And this is what the president actually said:
But you know what, I’m not going to see us gut the investments that grow our economy to give tax breaks to me or Mr. Romney or folks who don’t need them. So I’m going to reduce the deficit in a balanced way. We’ve already made a trillion dollars’ worth of cuts. We can make another trillion or trillion-two, and what we then do is ask for the wealthy to pay a little bit more. . . .
There are a lot of wealthy, successful Americans who agree with me -- because they want to give something back. They know they didn’t -- look, if you’ve been successful, you didn’t get there on your own. You didn’t get there on your own. I’m always struck by people who think, well, it must be because I was just so smart. There are a lot of smart people out there. It must be because I worked harder than everybody else. Let me tell you something -- there are a whole bunch of hardworking people out there.
If you were successful, somebody along the line gave you some help. There was a great teacher somewhere in your life. Somebody helped to create this unbelievable American system that we have that allowed you to thrive. Somebody invested in roads and bridges. If you’ve got a business -- you didn’t build that. Somebody else made that happen. The Internet didn’t get invented on its own. Government research created the Internet so that all the companies could make money off the Internet.
The point is, is that when we succeed, we succeed because of our individual initiative, but also because we do things together. There are some things, just like fighting fires, we don’t do on our own. I mean, imagine if everybody had their own fire service. That would be a hard way to organize fighting fires.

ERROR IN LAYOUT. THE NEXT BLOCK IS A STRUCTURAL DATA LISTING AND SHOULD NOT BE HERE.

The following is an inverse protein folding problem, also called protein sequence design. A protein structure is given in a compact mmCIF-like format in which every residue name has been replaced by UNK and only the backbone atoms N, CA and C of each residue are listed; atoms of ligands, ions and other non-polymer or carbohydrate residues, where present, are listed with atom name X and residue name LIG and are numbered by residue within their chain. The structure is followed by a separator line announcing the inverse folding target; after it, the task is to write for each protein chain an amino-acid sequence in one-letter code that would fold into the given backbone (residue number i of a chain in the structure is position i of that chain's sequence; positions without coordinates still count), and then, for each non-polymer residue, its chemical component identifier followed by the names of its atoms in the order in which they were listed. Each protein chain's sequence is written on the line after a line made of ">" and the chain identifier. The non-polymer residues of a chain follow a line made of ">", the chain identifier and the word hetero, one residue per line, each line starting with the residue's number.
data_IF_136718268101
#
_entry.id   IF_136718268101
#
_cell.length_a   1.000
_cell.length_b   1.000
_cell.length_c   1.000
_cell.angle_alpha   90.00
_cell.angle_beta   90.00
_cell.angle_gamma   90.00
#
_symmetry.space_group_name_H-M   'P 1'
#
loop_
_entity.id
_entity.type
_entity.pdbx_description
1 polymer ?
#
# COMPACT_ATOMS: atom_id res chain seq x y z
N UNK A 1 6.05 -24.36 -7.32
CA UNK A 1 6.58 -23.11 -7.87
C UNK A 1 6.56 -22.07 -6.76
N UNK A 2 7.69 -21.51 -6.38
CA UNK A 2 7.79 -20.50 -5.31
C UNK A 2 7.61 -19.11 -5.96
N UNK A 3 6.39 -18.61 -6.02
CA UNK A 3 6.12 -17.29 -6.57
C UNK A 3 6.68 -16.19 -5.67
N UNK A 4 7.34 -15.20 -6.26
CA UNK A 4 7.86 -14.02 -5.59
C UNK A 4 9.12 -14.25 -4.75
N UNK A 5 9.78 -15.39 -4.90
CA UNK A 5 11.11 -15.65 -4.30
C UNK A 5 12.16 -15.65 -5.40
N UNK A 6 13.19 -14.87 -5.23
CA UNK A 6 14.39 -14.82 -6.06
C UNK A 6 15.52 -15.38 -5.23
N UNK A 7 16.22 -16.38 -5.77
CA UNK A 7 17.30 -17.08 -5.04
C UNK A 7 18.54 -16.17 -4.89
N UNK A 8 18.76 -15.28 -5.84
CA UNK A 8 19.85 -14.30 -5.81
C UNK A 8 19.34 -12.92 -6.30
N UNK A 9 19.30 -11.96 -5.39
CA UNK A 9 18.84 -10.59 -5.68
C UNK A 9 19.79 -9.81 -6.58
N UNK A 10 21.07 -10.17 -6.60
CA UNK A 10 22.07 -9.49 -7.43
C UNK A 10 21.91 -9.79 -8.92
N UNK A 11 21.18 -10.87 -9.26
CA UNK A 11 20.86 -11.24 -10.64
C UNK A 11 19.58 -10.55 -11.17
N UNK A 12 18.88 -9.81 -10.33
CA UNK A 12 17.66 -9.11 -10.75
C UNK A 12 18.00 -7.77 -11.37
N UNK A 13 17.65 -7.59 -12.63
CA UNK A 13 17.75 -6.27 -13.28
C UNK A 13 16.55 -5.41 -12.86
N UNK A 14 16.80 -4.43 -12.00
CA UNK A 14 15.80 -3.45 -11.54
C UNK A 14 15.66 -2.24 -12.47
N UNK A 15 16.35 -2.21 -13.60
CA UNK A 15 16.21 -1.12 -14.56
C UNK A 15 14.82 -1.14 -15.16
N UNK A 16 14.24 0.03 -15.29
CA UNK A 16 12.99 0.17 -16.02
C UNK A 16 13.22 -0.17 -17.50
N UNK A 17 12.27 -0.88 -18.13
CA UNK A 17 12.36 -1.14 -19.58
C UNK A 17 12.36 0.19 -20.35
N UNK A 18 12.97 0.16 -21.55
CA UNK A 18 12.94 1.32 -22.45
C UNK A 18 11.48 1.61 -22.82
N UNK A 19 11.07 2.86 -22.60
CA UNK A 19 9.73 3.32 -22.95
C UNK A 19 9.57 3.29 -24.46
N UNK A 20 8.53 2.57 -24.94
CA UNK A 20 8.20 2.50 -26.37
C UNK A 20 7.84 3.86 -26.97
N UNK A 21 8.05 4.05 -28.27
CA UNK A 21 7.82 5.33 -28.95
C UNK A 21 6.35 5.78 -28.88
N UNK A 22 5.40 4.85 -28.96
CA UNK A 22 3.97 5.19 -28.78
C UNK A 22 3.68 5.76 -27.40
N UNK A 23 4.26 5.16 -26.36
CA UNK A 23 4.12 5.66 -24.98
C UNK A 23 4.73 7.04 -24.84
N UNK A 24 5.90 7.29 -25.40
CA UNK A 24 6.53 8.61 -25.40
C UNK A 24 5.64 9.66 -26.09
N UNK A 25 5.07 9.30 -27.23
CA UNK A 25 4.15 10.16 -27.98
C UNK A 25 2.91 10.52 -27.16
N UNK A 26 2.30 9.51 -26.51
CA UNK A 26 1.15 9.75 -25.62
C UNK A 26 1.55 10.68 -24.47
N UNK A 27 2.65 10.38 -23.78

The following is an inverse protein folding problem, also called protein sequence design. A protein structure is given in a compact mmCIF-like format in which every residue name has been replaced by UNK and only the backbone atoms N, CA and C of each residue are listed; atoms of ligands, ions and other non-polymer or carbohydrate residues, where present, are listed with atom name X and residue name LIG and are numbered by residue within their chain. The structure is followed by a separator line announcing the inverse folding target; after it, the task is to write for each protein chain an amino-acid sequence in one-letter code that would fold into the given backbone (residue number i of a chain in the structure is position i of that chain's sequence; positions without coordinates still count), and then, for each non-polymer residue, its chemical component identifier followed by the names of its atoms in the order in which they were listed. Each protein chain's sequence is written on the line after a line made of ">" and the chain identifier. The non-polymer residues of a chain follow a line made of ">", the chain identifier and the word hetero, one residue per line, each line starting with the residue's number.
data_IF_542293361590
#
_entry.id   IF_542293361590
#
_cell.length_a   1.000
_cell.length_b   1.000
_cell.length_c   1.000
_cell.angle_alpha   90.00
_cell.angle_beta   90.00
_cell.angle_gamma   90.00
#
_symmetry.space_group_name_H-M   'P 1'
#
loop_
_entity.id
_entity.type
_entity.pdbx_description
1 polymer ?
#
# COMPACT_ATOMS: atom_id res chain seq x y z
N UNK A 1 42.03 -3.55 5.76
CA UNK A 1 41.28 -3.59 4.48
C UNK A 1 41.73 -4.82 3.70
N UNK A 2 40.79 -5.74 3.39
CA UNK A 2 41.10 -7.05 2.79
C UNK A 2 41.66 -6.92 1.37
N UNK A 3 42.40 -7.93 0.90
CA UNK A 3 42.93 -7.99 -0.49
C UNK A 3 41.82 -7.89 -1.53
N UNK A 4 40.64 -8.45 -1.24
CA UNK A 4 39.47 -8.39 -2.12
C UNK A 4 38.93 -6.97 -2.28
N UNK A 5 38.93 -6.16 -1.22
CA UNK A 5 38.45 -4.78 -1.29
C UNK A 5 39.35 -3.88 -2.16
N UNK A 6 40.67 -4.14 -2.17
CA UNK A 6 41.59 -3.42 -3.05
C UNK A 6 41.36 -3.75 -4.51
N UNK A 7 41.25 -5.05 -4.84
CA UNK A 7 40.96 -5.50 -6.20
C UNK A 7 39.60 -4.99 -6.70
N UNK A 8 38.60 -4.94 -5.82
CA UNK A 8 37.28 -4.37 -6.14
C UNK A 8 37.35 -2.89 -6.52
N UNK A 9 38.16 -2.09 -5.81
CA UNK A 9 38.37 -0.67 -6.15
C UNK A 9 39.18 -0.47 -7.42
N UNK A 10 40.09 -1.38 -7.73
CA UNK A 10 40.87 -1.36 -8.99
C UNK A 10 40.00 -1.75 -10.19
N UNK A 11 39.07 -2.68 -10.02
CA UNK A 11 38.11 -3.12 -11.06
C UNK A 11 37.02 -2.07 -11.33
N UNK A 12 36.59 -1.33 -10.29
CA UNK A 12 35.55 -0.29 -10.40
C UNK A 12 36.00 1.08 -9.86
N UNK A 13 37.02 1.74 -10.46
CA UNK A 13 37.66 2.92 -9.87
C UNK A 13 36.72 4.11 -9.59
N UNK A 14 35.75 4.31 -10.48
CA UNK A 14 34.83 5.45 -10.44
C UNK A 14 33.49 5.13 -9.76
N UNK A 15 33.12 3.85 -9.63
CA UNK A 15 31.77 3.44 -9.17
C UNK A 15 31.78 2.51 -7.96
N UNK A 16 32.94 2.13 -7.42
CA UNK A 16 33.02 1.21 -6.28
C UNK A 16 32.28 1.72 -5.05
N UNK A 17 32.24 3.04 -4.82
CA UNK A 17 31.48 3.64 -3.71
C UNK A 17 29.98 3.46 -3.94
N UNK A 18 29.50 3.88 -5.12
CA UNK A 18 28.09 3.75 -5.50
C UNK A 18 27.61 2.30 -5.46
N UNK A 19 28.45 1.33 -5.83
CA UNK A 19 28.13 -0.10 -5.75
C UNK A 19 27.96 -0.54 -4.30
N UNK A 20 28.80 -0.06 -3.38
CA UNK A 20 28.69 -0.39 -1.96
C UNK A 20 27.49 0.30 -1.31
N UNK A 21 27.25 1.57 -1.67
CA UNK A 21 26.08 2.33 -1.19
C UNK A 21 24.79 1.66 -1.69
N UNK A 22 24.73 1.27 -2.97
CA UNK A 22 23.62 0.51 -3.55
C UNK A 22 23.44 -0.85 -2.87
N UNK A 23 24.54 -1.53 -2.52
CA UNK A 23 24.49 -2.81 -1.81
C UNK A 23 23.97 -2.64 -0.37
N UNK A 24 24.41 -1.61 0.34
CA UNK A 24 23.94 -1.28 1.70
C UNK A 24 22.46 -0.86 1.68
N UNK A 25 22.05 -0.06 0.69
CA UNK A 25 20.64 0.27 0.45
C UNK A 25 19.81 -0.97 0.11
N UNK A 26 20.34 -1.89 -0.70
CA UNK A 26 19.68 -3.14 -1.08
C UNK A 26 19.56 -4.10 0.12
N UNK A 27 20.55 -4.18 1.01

So we say to ourselves, ever since the founding of this country, you know what, there are some things we do better together. That’s how we funded the GI Bill. That’s how we created the middle class. That’s how we built the Golden Gate Bridge or the Hoover Dam. That’s how we invented the Internet. That’s how we sent a man to the moon. We rise or fall together as one nation and as one people, and that’s the reason I’m running for President -- because I still believe in that idea. You’re not on your own, we’re in this together.Which is a less artfully stated version of this argument from Elizabeth Warren:
“There is nobody in this country who got rich on his own. Nobody. You built a factory out there? Good for you. But I want to be clear: You moved your goods to market on the roads the rest of us paid for. You hired workers the rest of us paid to educate. You were safe in your factory because of police forces and fire forces that the rest of us paid for. You didn't have to worry that marauding bands would come and seize everything at your factory, and hire someone to protect against this, because of the work the rest of us did. Now look, you built a factory, and it turned into something terrific or a great idea: God bless. Keep a big hunk of it. But part of the underlying social contract is you take a hunk of that and pay forward for the next kid who comes along.” ---Elizabeth Warren
Slate's David Weigel calls the sound bite from Obama's speech
a magic word gaffe—a statement that reveals not what a politician believes, but what you already feared, in your bone marrow, that a politician believes. Democrats still can’t understand why Obama’s speech is supposed to offend anyone. Republicans know that he’s a closet socialist, and that this sentiment only comes out when his energy is flagging.So, here's the deal: any intelligent voter is going to figure out that Romney has taken this quotation out of context with the intention of misleading voters. And while Republicans believe that the quotation confirms what they already believe about the president, Romney is wasting his time talking to them. Those republicans will suffer from temporary idiocy and eagerly take the quotation out of context and pretend that the rest of the speech doesn't exist. They wouldn't vote for Obama in a million years. Romney should be trying to reach independents. But Romney can't count on independents to share Republicans' preexisting beliefs about the president. And I'm sure that most of them don't like being manipulated by a deceptive politician. So I don't know how this ad is going to do the job.
Hey, Republicans: why should I vote for your candidate when he has to mislead me and resort to fiction to get me to vote for him?
Republicans: your terrible candidate is blowing it.